A student file is made for each student with a professionally verified disability who requests support services through DSS. Files typically contain an "Application for Services", documentation verifying the nature of the disability, diagnostic assessment information, forms and notations supporting the provision of accommodations and services, disabled person parking information if pertinent, "Authorization for Services", and other relevant information. A student's file is CONFIDENTIAL; only DSS staff has access to it. There is no notation of your disability or your having been a client of DSS on your official university transcript or diploma. No information shall be released without written authorization from the student. Likewise, the nature of a student's disability will not be revealed to anyone without written consent. Files that are inactive for a period of five years will be purged and destroyed. If you have any questions regarding the confidentiality your file address them to your counselor.


According to the Americans with Disabilities Act (ADA), a service animal is defined as "any animal individually trained to do work or perform tasks for the benefit of an individual with a disability, including, but not limited to, guiding individuals with impaired vision, alerting individuals to an impending seizure or protecting individuals during one, and alerting individuals who are hearing impaired to intruders, or pulling a wheelchair or fetching dropped items". If an animal meets this definition, it is considered a service animal regardless of whether or not it has been certified through a recognized training program.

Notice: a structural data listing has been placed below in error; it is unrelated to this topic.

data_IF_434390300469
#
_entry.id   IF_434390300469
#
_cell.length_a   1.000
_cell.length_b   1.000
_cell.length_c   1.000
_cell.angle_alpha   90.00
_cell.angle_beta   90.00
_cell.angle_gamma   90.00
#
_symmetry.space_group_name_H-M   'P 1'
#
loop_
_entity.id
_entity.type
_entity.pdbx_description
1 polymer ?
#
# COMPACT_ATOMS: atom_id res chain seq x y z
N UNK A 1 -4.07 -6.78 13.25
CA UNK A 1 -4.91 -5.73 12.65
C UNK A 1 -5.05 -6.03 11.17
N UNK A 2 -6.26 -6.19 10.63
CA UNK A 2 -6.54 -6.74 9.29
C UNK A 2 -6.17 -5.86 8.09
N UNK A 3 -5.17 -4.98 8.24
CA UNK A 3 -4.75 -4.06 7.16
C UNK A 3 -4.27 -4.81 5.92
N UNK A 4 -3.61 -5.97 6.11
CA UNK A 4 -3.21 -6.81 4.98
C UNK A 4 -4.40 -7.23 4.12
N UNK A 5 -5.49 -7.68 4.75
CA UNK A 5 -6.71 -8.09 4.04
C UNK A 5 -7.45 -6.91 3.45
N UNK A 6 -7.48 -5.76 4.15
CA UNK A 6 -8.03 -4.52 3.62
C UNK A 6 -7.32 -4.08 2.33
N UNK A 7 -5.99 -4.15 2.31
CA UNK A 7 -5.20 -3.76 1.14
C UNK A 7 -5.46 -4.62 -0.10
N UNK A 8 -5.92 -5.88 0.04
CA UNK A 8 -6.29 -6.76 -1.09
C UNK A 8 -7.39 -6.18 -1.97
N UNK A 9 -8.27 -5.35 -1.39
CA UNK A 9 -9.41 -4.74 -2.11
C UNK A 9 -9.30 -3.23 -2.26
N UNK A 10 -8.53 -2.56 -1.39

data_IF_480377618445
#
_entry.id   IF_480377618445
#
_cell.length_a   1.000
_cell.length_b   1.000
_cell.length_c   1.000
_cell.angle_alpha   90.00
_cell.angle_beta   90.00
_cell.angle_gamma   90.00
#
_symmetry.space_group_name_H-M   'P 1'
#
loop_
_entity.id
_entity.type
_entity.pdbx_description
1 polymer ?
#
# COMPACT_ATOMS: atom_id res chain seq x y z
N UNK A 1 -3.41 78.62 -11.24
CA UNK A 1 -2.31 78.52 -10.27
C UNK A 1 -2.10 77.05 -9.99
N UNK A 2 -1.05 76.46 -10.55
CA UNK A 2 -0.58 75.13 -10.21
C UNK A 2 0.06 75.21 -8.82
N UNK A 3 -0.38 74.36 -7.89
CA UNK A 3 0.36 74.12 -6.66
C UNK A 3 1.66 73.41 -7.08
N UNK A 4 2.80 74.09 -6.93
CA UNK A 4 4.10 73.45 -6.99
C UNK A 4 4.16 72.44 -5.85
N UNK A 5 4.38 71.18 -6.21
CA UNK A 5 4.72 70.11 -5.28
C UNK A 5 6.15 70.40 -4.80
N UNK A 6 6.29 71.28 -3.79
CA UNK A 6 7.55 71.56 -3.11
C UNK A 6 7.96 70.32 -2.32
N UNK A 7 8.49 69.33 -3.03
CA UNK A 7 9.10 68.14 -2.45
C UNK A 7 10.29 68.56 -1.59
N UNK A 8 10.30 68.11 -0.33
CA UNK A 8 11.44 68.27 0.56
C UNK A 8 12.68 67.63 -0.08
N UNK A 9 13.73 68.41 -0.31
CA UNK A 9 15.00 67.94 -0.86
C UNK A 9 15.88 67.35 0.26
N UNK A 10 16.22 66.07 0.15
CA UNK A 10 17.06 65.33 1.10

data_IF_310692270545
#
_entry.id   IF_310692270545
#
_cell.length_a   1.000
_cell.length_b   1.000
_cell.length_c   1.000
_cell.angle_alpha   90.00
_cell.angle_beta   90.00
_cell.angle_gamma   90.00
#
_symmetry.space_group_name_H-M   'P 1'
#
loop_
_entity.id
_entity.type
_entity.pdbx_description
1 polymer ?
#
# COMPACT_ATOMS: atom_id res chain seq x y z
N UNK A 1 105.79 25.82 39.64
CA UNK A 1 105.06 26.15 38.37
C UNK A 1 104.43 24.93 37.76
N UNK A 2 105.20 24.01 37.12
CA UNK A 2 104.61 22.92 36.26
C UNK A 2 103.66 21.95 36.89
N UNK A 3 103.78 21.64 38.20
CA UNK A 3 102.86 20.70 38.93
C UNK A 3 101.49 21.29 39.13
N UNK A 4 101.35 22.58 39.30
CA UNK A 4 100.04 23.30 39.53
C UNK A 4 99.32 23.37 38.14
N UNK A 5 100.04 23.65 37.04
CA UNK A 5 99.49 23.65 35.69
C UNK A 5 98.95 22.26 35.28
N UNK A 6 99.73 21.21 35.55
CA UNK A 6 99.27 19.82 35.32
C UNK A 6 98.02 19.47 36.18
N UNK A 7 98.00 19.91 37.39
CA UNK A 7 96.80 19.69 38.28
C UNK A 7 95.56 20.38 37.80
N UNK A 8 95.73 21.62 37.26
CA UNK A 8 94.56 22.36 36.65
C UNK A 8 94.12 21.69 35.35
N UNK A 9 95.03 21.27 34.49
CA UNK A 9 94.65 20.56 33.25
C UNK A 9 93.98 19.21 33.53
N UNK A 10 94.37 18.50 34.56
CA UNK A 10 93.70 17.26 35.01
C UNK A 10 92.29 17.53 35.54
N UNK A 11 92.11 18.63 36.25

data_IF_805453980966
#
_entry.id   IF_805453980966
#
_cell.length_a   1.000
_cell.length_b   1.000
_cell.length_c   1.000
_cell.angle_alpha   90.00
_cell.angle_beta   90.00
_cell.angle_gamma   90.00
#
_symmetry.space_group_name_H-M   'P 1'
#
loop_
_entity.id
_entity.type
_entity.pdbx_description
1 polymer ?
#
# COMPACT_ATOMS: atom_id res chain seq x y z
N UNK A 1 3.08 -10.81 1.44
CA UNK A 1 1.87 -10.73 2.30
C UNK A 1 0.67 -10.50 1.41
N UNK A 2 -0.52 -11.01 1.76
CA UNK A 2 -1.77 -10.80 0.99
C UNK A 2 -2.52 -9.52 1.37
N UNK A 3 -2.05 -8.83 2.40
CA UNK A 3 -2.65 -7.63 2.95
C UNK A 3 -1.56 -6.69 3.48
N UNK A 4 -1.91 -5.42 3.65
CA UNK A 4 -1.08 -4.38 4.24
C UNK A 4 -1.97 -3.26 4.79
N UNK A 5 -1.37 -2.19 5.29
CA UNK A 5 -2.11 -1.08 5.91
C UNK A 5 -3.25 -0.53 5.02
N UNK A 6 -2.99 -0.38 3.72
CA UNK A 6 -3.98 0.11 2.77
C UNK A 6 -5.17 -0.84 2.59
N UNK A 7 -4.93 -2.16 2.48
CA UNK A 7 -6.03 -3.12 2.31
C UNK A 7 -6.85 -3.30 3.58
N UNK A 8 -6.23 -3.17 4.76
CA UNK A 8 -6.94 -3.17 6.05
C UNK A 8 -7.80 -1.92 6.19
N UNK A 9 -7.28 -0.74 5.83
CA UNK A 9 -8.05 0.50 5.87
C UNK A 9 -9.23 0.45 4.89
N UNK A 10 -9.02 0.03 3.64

In compliance with the ADA, service animals are welcome in all buildings on campus and may attend any class, meeting, or other event. Reasonable behavior is expected from the animals while on campus. If your dog exhibits unacceptable behavior, you are expected to employ the proper training techniques to correct the situation.

Cleanliness is mandatory in the campus situation. Daily grooming and occasional baths (at a vet or a family home) should keep dog odor to a minimum. Flea control is essential and adequate preventative measures should be taken. If a flea problem develops, it should be dealt with immediately and in an effective manner.

Consideration of others must be taken into account when providing maintenance and hygiene of service animals. Additionally, specific policies have been established concerning service animals living in the residence halls.


Disabled Person (DP) Parking is available to all students, faculty, and staff who have a permanent or temporary disabling condition that warrants special parking closer to the campus. Persons with a permanent disabling condition need to apply at the DSS reception desk. Along with a completed copy of an Application for Disabled Person Parking form (see appendix) you will need to present your DMV Disabled Person Parking I.D., a copy of which will be placed in your file.